The Munich Dynamic Ability-Achievement Model during the school period emphasizes the increasing impact of the school environment on the transformation of the ability (potential) of exceptional achievement, making it an integral part of the development of giftedness. However, the literature indicates that the identification and education of gifted children in Lithuania and abroad is often left to the personal discretion and initiative of teachers, parents or gifted students. In general education schools, gaps in teachers’ theoretical and practical training in gifted children education, as well as abilities to determine their academic and emotional needs, can be identified. Gifted are often seen as “awkward” students, and during adolescence they are faced with the need to choose between mimicking “normal teenage life” and being a “geek”. Gifted teens girls additionally feel pressured to conform to the “normal image of a girl” rather than displaying exceptional abilities and vigorously competing for achievement as “normal for the male image”. Teachers often think that boys can accomplish more than girls, so they need more reinforcement and encouragement. These factors pose a greater risk for gifted adolescent girls to be unrecognized, not properly promoted, and have not realized giftedness.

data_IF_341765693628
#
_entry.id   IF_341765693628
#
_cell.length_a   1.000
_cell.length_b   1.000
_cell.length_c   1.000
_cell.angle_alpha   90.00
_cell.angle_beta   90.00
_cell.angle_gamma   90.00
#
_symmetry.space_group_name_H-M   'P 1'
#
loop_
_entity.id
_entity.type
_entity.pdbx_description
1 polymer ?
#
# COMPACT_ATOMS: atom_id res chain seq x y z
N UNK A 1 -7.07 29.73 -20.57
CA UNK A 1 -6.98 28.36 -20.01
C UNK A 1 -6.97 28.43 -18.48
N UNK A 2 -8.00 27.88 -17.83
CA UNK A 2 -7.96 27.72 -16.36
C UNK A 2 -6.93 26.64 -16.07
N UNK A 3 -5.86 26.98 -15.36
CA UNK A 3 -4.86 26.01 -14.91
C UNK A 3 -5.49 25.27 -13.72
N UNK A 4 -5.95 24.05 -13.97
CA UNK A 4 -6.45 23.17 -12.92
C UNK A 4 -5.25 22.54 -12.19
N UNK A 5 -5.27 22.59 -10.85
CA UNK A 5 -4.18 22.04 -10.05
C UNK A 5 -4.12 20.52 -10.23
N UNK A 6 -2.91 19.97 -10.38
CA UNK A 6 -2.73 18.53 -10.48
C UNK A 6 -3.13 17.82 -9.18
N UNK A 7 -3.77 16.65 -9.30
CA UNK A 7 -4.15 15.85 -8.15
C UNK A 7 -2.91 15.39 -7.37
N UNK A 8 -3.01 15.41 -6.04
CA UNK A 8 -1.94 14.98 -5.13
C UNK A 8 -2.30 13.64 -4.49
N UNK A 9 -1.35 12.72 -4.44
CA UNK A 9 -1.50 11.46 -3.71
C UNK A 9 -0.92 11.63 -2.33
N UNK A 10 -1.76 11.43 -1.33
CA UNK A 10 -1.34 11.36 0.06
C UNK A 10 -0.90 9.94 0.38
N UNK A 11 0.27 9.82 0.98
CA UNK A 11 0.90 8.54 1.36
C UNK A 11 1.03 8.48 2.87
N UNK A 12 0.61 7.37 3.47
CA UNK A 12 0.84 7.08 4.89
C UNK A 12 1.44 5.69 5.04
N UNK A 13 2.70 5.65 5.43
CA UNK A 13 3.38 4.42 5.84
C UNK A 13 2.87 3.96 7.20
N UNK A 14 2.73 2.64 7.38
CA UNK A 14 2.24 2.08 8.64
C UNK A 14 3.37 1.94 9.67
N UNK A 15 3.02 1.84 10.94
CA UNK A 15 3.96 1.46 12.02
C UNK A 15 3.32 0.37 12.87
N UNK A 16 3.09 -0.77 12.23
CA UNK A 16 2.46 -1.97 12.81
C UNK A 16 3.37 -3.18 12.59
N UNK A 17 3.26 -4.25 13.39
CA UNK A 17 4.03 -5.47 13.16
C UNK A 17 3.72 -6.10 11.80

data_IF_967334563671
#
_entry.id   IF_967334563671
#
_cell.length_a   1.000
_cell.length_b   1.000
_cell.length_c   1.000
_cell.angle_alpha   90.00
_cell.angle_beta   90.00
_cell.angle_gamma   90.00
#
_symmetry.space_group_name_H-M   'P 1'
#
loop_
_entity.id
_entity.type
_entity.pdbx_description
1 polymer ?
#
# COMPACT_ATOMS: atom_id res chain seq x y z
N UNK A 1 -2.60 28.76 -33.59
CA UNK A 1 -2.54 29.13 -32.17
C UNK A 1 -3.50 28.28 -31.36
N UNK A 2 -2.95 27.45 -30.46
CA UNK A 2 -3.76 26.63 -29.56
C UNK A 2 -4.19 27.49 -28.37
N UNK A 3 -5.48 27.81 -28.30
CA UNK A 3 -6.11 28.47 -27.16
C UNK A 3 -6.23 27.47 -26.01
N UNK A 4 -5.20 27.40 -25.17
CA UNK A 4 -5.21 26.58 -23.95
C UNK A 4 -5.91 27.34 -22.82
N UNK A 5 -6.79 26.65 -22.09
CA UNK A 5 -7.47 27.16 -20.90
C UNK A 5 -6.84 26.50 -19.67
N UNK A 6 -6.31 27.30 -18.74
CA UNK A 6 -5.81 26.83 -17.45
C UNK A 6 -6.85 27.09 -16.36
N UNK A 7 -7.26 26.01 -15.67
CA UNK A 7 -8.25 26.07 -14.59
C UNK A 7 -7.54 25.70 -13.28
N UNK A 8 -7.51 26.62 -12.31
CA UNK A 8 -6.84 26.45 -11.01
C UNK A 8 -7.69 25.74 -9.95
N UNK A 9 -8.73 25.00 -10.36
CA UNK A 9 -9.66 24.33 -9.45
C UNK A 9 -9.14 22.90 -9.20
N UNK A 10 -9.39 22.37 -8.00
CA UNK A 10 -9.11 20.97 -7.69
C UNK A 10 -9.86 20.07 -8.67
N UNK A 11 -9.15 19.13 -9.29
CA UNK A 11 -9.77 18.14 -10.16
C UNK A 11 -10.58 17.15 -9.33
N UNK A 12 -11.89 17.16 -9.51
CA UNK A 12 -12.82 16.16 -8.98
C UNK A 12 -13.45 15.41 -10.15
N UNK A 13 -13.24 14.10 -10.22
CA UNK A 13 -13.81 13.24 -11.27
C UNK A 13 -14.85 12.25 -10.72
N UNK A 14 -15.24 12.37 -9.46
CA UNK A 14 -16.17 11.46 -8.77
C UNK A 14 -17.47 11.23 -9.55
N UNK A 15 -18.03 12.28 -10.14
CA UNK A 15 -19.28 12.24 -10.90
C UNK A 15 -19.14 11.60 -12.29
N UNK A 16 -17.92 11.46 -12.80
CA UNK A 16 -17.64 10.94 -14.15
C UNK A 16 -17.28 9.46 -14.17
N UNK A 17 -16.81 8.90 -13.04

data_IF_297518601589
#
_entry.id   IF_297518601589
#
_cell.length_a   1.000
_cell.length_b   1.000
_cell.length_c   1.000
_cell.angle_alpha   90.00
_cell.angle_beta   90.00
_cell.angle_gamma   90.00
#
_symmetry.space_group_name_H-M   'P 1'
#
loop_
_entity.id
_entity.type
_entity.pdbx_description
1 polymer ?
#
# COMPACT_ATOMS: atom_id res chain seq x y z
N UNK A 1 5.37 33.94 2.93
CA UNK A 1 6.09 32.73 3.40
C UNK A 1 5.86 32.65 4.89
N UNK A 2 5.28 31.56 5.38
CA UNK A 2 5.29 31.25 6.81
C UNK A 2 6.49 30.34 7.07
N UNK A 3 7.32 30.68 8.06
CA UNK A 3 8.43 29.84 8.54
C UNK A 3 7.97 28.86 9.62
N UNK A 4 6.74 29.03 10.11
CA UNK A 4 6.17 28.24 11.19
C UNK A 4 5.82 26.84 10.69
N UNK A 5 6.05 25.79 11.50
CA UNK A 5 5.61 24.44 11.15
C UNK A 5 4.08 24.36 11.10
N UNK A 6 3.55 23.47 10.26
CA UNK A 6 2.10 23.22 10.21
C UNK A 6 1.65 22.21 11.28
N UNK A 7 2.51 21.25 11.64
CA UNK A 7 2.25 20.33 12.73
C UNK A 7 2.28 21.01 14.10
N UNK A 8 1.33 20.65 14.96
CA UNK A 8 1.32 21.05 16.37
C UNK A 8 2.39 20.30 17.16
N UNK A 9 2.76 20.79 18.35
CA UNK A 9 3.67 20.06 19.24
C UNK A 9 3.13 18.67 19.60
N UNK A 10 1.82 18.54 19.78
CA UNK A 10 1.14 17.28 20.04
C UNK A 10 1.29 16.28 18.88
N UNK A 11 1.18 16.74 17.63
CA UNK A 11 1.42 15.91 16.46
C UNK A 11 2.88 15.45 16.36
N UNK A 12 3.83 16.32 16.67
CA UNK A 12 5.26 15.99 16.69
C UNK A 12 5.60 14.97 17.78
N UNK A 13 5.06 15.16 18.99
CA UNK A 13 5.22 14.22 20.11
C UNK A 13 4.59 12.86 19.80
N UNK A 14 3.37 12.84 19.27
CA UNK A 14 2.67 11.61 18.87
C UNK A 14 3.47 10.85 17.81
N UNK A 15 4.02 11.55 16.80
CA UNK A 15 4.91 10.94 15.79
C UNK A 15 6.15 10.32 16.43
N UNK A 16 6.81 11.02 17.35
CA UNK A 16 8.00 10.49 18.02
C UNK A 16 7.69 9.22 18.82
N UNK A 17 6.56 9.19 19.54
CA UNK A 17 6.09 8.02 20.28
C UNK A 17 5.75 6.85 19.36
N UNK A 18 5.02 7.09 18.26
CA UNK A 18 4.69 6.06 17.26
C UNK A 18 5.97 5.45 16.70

A qualitative research strategy was used to reveal the authentic learning experience of gifted girls (teens) in general education schools. Six gifted girls from 13 years 10 months to 14 years 7 months, from three Vilnius schools, participated in the survey. The learning experience of gifted girls was revealed by three themes. They have shown that teachers’ attitudes that all students have equal learning needs, their obligation to help low achievers, and disbelief that gifted students need special education assistance had made gifted girls bored and waste time in the classroom. It was also revealed that the most commonly used methods of teacher training reflect a passive form of teaching that does not facilitate the process of acquiring knowledge. Finally, teacher indifference, high expectations, comparing students to gifted girls cause uncomfortable feelings, while teacher rigidity and insensitivity provoke conflict situations and reduce learning motivation. All of this, combined with inconsistent behaviour by applying different norms for themselves and students, widens the gap between “good” and “bad” students.
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